Curtiss F11C Goshawk
The Goshawk was a US Navy carrier, fighter and dive fighter of the early 1930s. This type became particularly well known in Germany because the RLM (Reich Aviation Ministry) bought two of them in early 1934 (D-IRIK and D-IRIS). The reason for this was Hermann Göring's wish to lure the very well-known and popular pilot Ernst Udet via new Luftwaffe into the NS system. Udet was an apolitical man who just wanted to fly. Things turned out differently, and the Goshawks were the beginning of: aerobatics, nose dives and the development of the dive bomber idea, the means for the new Blitzkrieg or lightning warfare.
In June 1934 the D-IRIS crashed over Tempelhof. Udet was able to save himself with his parachute. After the chaos of war, the D-IRIK finally survived and ended up in the Krakow Aviation Museum, where it was lovingly and extensively restored.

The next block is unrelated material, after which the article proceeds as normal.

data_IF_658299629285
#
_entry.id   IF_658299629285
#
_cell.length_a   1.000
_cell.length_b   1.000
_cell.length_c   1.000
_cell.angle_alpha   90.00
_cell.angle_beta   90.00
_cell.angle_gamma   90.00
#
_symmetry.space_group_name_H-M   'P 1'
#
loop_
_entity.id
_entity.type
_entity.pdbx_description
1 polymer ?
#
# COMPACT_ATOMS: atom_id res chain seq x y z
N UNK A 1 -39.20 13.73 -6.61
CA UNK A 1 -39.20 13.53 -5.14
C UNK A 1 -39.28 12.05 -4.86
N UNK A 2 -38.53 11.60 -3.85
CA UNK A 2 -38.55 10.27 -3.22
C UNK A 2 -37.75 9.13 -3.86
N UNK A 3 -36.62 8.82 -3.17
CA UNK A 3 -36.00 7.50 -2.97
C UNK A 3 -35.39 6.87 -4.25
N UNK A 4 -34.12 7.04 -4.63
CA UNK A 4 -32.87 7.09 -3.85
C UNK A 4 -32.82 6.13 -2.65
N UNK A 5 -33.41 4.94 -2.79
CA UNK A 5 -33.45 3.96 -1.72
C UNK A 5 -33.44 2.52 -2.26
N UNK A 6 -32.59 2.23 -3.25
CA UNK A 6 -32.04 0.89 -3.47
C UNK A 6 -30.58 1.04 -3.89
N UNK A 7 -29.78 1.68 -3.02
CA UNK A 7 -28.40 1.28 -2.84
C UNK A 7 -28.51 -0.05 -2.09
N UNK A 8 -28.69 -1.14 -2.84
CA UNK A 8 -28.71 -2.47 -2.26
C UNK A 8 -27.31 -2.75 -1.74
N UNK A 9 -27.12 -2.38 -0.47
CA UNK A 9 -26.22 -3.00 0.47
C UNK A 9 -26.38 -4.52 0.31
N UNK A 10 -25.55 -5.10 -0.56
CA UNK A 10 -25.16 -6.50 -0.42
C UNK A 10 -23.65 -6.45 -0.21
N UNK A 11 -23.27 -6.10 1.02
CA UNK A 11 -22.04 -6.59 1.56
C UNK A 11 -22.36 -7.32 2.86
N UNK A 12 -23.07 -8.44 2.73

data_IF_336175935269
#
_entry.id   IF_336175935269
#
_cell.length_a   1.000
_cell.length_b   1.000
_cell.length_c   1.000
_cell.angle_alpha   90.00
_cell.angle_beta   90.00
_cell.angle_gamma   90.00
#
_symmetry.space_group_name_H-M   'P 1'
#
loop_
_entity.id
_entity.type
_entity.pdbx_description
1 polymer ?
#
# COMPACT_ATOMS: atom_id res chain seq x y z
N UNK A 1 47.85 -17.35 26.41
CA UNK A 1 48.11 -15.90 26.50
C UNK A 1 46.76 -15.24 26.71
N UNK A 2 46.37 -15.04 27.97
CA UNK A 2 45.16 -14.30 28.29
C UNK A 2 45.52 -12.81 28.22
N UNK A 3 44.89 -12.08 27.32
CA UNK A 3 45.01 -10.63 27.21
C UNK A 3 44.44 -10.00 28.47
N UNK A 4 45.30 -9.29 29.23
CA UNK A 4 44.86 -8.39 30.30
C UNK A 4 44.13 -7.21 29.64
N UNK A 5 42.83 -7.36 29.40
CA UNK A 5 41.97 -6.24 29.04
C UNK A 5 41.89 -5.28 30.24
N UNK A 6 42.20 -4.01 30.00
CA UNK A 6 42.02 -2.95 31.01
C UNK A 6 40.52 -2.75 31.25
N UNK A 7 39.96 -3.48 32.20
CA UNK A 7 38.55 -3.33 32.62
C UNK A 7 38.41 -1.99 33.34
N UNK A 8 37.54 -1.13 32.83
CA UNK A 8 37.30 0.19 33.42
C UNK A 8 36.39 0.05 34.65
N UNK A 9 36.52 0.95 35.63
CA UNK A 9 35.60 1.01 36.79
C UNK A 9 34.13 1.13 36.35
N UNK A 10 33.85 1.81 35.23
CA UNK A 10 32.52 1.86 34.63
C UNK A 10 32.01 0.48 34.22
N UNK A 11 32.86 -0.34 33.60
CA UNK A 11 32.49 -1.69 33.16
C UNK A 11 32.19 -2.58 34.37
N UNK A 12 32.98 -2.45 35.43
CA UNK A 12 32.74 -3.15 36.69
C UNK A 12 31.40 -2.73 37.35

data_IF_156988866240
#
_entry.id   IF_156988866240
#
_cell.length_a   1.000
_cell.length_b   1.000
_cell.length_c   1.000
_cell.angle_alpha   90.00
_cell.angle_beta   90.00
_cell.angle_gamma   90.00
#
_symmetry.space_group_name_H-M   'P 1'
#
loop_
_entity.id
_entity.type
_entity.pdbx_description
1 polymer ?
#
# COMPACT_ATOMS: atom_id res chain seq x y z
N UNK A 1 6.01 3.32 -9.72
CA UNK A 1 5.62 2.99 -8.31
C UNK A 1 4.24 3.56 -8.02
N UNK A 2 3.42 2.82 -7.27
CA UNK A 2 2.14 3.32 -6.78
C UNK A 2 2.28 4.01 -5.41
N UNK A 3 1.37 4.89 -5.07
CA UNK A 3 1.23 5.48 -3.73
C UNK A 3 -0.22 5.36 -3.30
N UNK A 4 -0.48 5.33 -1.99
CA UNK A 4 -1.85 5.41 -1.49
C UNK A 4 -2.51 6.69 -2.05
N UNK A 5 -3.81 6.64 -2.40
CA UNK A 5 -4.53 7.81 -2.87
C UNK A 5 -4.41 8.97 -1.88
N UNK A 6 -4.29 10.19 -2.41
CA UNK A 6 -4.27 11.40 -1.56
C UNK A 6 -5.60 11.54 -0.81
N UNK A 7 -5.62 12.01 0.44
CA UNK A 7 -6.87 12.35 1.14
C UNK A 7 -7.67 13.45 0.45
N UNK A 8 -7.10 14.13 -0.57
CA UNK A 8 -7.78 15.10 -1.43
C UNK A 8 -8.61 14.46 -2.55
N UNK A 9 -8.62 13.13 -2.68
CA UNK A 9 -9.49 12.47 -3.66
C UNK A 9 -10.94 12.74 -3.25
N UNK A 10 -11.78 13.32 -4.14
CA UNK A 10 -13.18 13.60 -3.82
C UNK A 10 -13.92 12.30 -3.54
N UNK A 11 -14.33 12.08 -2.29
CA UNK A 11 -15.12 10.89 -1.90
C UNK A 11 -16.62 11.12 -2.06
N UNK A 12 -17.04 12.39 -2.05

In 1932, the US Navy placed an order with the US company Curtiss (-Wright) for such planes. The fuselage was a metal construction made of tubular steel and covered with fabric, as were control surfaces. The wings were a covered wooden construction, so all in all it was a mixed construction. A total of about 40 aircraft were built.
Technical data (F11C2):
Length 7.62 m, wingspan 9.60 m, wing area 24.34 m², altitude 3.23 m, engine: 1 x air-cooled 9-cylinder radial engine (Curtiss) WrightR-1820-78 Cyclone with 700 HP/520 kW, empty weight 1378 kg, take-off weight 1869 kg, v/max 330 km/h, range 901 km, crew: 1 pilot
Udet 1932 bei den Cleveland Air-Races, USA
Udet mit der Goshawk im Sturzflug 1934 Berlin